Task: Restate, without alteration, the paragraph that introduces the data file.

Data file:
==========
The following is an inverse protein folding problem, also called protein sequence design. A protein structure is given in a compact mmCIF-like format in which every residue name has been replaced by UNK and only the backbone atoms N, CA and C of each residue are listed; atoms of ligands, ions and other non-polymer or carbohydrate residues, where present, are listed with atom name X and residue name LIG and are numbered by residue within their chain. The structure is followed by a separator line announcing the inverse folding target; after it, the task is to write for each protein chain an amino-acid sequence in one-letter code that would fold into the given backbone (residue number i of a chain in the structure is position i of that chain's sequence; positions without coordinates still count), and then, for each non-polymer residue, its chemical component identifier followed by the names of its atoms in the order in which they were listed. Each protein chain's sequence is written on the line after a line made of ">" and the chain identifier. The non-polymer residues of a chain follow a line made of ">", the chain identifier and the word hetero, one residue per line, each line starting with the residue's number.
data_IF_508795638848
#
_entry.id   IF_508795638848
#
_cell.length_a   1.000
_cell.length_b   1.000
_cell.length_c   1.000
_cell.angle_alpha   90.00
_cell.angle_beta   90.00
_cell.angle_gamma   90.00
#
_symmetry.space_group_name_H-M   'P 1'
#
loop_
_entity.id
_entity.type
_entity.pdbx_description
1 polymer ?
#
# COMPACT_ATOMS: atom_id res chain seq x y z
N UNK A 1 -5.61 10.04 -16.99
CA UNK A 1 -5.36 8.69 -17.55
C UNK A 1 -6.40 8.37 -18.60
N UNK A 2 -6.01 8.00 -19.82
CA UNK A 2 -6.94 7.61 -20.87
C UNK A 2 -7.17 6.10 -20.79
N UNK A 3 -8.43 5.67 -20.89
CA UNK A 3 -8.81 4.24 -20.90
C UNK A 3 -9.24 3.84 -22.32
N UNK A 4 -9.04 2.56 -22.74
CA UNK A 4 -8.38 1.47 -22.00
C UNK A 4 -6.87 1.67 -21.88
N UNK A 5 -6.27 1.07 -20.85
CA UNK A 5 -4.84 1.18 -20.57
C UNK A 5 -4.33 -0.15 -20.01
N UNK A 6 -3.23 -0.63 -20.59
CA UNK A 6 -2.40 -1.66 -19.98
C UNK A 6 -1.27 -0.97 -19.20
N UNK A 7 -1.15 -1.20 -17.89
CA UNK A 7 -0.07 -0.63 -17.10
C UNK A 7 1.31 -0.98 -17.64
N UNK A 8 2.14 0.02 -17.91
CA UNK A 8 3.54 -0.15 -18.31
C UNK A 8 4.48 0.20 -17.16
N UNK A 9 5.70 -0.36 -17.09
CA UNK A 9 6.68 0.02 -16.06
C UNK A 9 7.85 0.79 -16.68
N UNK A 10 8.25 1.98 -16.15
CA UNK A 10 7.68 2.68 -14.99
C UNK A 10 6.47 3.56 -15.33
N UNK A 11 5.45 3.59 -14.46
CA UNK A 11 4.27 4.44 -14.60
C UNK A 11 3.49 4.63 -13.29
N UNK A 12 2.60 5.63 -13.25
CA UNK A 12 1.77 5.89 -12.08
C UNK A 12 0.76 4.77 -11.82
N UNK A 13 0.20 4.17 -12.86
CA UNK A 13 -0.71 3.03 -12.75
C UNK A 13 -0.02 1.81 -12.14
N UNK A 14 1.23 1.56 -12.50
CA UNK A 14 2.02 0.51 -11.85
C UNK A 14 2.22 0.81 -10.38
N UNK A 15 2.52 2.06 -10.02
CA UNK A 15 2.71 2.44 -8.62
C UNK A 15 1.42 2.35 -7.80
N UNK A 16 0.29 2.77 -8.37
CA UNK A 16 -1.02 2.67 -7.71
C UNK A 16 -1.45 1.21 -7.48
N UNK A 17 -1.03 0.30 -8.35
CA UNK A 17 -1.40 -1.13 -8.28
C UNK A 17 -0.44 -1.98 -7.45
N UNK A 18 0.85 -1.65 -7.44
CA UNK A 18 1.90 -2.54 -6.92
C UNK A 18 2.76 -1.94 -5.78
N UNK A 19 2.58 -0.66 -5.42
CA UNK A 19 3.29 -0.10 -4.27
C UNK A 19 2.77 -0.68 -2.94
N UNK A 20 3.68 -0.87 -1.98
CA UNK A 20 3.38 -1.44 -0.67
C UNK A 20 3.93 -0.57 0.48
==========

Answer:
The following is an inverse protein folding problem, also called protein sequence design. A protein structure is given in a compact mmCIF-like format in which every residue name has been replaced by UNK and only the backbone atoms N, CA and C of each residue are listed; atoms of ligands, ions and other non-polymer or carbohydrate residues, where present, are listed with atom name X and residue name LIG and are numbered by residue within their chain. The structure is followed by a separator line announcing the inverse folding target; after it, the task is to write for each protein chain an amino-acid sequence in one-letter code that would fold into the given backbone (residue number i of a chain in the structure is position i of that chain's sequence; positions without coordinates still count), and then, for each non-polymer residue, its chemical component identifier followed by the names of its atoms in the order in which they were listed. Each protein chain's sequence is written on the line after a line made of ">" and the chain identifier. The non-polymer residues of a chain follow a line made of ">", the chain identifier and the word hetero, one residue per line, each line starting with the residue's number.